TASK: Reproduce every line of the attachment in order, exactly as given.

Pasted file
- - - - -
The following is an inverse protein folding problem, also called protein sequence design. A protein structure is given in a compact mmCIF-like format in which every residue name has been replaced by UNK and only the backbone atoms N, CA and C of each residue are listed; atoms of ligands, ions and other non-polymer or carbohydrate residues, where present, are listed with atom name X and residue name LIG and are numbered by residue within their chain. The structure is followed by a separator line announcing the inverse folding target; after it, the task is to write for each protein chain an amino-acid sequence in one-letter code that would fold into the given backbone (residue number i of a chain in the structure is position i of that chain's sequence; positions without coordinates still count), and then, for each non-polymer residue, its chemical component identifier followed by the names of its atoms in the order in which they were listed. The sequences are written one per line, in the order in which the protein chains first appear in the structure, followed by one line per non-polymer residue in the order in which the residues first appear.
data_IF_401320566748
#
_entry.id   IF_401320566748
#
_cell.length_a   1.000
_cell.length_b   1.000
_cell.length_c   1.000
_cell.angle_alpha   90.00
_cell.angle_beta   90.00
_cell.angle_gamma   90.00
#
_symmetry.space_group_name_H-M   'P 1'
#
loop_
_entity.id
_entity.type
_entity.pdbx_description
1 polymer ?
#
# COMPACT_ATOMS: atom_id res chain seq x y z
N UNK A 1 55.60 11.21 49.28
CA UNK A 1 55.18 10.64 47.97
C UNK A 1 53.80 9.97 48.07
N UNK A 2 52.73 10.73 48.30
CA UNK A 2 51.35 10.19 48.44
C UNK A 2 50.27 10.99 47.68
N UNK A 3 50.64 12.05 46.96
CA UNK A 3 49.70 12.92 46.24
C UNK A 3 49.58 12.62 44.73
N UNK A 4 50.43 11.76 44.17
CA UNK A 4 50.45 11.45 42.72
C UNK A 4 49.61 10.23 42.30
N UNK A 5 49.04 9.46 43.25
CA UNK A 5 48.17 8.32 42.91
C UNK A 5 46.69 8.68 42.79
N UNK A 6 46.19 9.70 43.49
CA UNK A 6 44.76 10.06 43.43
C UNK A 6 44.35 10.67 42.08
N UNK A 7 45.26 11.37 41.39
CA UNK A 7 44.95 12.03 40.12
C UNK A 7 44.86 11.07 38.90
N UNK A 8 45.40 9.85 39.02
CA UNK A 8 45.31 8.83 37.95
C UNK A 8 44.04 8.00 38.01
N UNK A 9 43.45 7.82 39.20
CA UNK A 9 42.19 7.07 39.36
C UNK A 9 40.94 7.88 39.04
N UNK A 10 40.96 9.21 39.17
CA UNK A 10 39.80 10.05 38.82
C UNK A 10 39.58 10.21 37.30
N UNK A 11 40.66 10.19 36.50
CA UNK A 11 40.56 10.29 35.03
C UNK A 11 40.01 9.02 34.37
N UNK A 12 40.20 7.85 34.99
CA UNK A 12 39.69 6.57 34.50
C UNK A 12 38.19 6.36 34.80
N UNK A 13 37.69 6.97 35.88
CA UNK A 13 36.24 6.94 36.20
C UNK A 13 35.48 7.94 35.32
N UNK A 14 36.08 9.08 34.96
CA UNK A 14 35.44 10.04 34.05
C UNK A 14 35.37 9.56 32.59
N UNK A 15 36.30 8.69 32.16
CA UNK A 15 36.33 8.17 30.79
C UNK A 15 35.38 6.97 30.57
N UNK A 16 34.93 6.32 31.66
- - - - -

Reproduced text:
The following is an inverse protein folding problem, also called protein sequence design. A protein structure is given in a compact mmCIF-like format in which every residue name has been replaced by UNK and only the backbone atoms N, CA and C of each residue are listed; atoms of ligands, ions and other non-polymer or carbohydrate residues, where present, are listed with atom name X and residue name LIG and are numbered by residue within their chain. The structure is followed by a separator line announcing the inverse folding target; after it, the task is to write for each protein chain an amino-acid sequence in one-letter code that would fold into the given backbone (residue number i of a chain in the structure is position i of that chain's sequence; positions without coordinates still count), and then, for each non-polymer residue, its chemical component identifier followed by the names of its atoms in the order in which they were listed. The sequences are written one per line, in the order in which the protein chains first appear in the structure, followed by one line per non-polymer residue in the order in which the residues first appear.
data_IF_401320566748
#
_entry.id   IF_401320566748
#
_cell.length_a   1.000
_cell.length_b   1.000
_cell.length_c   1.000
_cell.angle_alpha   90.00
_cell.angle_beta   90.00
_cell.angle_gamma   90.00
#
_symmetry.space_group_name_H-M   'P 1'
#
loop_
_entity.id
_entity.type
_entity.pdbx_description
1 polymer ?
#
# COMPACT_ATOMS: atom_id res chain seq x y z
N UNK A 1 55.60 11.21 49.28
CA UNK A 1 55.18 10.64 47.97
C UNK A 1 53.80 9.97 48.07
N UNK A 2 52.73 10.73 48.30
CA UNK A 2 51.35 10.19 48.44
C UNK A 2 50.27 10.99 47.68
N UNK A 3 50.64 12.05 46.96
CA UNK A 3 49.70 12.92 46.24
C UNK A 3 49.58 12.62 44.73
N UNK A 4 50.43 11.76 44.17
CA UNK A 4 50.45 11.45 42.72
C UNK A 4 49.61 10.23 42.30
N UNK A 5 49.04 9.46 43.25
CA UNK A 5 48.17 8.32 42.91
C UNK A 5 46.69 8.68 42.79
N UNK A 6 46.19 9.70 43.49
CA UNK A 6 44.76 10.06 43.43
C UNK A 6 44.35 10.67 42.08
N UNK A 7 45.26 11.37 41.39
CA UNK A 7 44.95 12.03 40.12
C UNK A 7 44.86 11.07 38.90
N UNK A 8 45.40 9.85 39.02
CA UNK A 8 45.31 8.83 37.95
C UNK A 8 44.04 8.00 38.01
N UNK A 9 43.45 7.82 39.20
CA UNK A 9 42.19 7.07 39.36
C UNK A 9 40.94 7.88 39.04
N UNK A 10 40.96 9.21 39.17
CA UNK A 10 39.80 10.05 38.82
C UNK A 10 39.58 10.21 37.30
N UNK A 11 40.66 10.19 36.50
CA UNK A 11 40.56 10.29 35.03
C UNK A 11 40.01 9.02 34.37
N UNK A 12 40.20 7.85 34.99
CA UNK A 12 39.69 6.57 34.50
C UNK A 12 38.19 6.36 34.80
N UNK A 13 37.69 6.97 35.88
CA UNK A 13 36.24 6.94 36.20
C UNK A 13 35.48 7.94 35.32
N UNK A 14 36.08 9.08 34.96
CA UNK A 14 35.44 10.04 34.05
C UNK A 14 35.37 9.56 32.59
N UNK A 15 36.30 8.69 32.16
CA UNK A 15 36.33 8.17 30.79
C UNK A 15 35.38 6.97 30.57
N UNK A 16 34.93 6.32 31.66